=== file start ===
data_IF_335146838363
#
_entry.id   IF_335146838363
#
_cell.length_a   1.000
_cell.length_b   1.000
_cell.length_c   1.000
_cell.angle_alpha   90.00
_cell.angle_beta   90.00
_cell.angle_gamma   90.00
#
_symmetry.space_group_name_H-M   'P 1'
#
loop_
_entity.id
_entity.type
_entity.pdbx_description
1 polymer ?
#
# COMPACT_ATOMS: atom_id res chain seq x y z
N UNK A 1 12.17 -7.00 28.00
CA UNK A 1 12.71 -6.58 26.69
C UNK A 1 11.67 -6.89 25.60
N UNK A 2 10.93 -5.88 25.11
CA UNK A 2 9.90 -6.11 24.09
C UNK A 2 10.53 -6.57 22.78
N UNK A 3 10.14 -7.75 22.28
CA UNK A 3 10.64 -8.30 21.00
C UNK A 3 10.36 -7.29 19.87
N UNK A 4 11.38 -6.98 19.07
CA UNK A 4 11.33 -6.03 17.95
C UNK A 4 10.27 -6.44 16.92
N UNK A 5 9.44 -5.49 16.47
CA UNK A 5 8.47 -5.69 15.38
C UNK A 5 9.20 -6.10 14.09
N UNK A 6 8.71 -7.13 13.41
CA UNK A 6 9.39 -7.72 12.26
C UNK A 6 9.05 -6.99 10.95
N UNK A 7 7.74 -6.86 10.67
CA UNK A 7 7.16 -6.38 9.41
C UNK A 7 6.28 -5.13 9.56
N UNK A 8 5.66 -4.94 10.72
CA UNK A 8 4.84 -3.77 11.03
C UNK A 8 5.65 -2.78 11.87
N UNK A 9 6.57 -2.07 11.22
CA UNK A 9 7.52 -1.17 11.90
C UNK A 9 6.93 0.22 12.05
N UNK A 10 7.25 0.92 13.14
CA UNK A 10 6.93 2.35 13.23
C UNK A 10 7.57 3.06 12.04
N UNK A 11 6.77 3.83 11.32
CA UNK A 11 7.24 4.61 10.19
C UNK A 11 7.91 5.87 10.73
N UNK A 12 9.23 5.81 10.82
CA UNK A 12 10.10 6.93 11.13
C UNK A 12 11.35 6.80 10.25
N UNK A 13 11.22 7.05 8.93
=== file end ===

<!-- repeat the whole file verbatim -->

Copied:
data_IF_335146838363
#
_entry.id   IF_335146838363
#
_cell.length_a   1.000
_cell.length_b   1.000
_cell.length_c   1.000
_cell.angle_alpha   90.00
_cell.angle_beta   90.00
_cell.angle_gamma   90.00
#
_symmetry.space_group_name_H-M   'P 1'
#
loop_
_entity.id
_entity.type
_entity.pdbx_description
1 polymer ?
#
# COMPACT_ATOMS: atom_id res chain seq x y z
N UNK A 1 12.17 -7.00 28.00
CA UNK A 1 12.71 -6.58 26.69
C UNK A 1 11.67 -6.89 25.60
N UNK A 2 10.93 -5.88 25.11
CA UNK A 2 9.90 -6.11 24.09
C UNK A 2 10.53 -6.57 22.78
N UNK A 3 10.14 -7.75 22.28
CA UNK A 3 10.64 -8.30 21.00
C UNK A 3 10.36 -7.29 19.87
N UNK A 4 11.38 -6.98 19.07
CA UNK A 4 11.33 -6.03 17.95
C UNK A 4 10.27 -6.44 16.92
N UNK A 5 9.44 -5.49 16.47
CA UNK A 5 8.47 -5.69 15.38
C UNK A 5 9.20 -6.10 14.09
N UNK A 6 8.71 -7.13 13.41
CA UNK A 6 9.39 -7.72 12.26
C UNK A 6 9.05 -6.99 10.95
N UNK A 7 7.74 -6.86 10.67
CA UNK A 7 7.16 -6.38 9.41
C UNK A 7 6.28 -5.13 9.56
N UNK A 8 5.66 -4.94 10.72
CA UNK A 8 4.84 -3.77 11.03
C UNK A 8 5.65 -2.78 11.87
N UNK A 9 6.57 -2.07 11.22
CA UNK A 9 7.52 -1.17 11.90
C UNK A 9 6.93 0.22 12.05
N UNK A 10 7.25 0.92 13.14
CA UNK A 10 6.93 2.35 13.23
C UNK A 10 7.57 3.06 12.04
N UNK A 11 6.77 3.83 11.32
CA UNK A 11 7.24 4.61 10.19
C UNK A 11 7.91 5.87 10.73
N UNK A 12 9.23 5.81 10.82
CA UNK A 12 10.10 6.93 11.13
C UNK A 12 11.35 6.80 10.25
N UNK A 13 11.22 7.05 8.93